Tag Archives: tom horton

PlaneBusiness Banter Now Posted!

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Hello everyone. It’s that time again. That’s right — it’s earnings time in PlaneBusiness Banter.

This week we roll out our “All-New” PlaneBusiness Earnings Review format, which I hope subscribers will find easier to dissect, peruse, and digest.

This week we take our in-depth look at the results reported last week by Delta Air Lines, US Airways, Southwest Airlines, and United Continental Holdings, parent of United Airlines.

Short and sweet? Delta Air Lines blew away the competition in 2012, but US Airways had a record breaking profitable year as well. It really is gratifying to see two major U.S. airlines turning out such great financial results.

United? The slog of its merger integration continues. 2012 was not a good year and it was really not a good quarter for the airline. However, we certainly detected a change in tone on the airline’s call this quarter — for the better — and we are looking forward to watching the airline as it tackles 2013.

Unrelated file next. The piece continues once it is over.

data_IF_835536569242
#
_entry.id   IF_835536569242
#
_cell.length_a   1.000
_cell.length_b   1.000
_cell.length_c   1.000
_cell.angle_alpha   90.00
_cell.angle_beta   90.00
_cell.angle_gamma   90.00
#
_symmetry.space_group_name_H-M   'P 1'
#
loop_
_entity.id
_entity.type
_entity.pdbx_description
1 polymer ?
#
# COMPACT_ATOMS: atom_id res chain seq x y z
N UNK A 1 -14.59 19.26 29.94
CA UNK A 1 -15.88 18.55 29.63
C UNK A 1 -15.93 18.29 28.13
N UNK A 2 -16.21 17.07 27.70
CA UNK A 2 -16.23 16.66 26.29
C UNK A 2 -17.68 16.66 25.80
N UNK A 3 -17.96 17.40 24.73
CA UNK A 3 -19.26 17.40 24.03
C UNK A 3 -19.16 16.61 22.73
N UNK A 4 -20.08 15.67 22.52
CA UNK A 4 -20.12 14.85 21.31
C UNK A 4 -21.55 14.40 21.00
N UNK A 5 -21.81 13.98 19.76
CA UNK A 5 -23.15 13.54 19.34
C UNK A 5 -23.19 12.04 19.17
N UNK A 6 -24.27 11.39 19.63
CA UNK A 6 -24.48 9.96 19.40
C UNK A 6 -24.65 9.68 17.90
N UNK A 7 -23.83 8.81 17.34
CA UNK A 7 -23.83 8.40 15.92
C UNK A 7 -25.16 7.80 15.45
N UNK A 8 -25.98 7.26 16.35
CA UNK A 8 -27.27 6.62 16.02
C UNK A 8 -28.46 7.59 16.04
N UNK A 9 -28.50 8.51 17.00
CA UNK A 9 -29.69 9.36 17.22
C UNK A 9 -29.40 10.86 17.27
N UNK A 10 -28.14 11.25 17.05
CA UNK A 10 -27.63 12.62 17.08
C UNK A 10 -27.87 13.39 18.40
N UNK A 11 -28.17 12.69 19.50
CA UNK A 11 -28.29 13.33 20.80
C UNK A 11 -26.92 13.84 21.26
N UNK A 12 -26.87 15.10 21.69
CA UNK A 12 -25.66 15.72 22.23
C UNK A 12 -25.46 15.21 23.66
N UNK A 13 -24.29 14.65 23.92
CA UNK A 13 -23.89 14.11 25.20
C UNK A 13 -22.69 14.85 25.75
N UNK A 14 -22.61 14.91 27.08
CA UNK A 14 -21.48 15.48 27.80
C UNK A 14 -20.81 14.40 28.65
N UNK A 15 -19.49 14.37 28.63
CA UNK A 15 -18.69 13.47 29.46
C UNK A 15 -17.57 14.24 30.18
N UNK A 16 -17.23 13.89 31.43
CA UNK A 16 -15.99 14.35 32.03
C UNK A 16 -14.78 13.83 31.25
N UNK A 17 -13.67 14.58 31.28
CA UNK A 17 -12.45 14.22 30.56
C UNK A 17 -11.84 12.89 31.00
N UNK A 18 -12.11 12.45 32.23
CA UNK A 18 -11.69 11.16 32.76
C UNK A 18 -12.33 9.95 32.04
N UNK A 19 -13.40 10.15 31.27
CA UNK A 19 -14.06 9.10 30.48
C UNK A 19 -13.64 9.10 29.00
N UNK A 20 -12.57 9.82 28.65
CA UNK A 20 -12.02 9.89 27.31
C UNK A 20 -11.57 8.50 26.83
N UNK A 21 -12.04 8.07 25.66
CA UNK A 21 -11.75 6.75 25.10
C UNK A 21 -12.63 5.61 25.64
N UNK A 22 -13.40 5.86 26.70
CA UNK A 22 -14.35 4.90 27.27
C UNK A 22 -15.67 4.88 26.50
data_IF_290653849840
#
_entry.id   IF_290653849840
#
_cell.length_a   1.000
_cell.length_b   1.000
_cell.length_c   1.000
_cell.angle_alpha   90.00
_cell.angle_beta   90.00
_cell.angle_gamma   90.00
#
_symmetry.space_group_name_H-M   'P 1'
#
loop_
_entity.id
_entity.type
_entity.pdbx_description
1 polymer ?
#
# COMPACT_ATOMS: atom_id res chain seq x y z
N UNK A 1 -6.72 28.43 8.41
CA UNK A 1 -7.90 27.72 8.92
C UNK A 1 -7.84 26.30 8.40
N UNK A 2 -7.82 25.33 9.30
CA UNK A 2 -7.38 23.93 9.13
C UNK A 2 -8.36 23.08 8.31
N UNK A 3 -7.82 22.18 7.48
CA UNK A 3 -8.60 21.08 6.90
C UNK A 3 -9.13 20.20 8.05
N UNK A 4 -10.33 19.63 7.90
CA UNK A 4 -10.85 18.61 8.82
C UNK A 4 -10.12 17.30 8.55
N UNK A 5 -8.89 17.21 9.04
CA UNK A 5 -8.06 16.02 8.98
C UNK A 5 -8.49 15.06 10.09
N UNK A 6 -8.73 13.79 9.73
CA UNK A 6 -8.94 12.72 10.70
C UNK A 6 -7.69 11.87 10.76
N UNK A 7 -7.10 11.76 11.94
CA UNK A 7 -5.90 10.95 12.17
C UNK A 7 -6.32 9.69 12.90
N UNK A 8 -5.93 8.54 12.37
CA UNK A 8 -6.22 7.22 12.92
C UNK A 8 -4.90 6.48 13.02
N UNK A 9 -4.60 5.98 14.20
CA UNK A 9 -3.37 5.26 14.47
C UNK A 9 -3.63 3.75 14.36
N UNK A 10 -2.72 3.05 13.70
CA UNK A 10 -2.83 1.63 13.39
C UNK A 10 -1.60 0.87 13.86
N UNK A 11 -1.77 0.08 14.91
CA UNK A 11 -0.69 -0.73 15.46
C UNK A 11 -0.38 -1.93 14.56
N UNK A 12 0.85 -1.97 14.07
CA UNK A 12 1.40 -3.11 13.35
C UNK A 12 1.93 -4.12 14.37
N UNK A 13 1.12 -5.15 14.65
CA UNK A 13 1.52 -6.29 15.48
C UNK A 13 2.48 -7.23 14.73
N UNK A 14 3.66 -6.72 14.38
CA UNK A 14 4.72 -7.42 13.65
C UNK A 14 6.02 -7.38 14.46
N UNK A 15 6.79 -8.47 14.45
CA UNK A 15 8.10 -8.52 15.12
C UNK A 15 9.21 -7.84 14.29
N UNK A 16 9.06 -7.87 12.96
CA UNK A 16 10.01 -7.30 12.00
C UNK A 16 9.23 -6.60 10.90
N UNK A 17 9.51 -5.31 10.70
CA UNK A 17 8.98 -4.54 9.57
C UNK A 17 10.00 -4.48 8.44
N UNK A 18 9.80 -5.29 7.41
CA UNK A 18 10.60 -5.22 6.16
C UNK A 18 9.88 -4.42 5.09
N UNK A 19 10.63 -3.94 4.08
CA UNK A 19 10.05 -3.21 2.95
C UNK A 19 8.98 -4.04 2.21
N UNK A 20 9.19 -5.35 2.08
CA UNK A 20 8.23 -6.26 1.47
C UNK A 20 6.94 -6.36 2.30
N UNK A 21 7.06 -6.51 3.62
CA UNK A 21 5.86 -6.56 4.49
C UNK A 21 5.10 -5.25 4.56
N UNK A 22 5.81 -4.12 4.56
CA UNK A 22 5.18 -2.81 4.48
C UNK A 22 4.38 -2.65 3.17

While it seems the airline now knows what it has to do — now it has to do it.

Then there was Southwest Airlines. (We’ll talk about Alaska Air Group and its results in next week’s issue, along with Allegiant, Hawaiian and JetBlue.)

The results from Southwest were not overly impressive. In addition, analyst Jamie Baker with JP Morgan got into a rather interesting discussion with management at the airline concerning “brand.”

In a follow-up note to investors, Baker made the point that it seems the airline continues to make decisions based on brand, and not necessarily maximization of returns to investors and improved profitability.

It is an interesting concept, and we basically agree with him.

Of course we talk about about the American Airlines-US Airways merger process. Lots of things to talk about on that front this week, including our take on the rumors that Tom Horton, who is currently Chairman, President and CEO of AMR, might possibly stay on with the merged airline in some capacity — perhaps Chairman.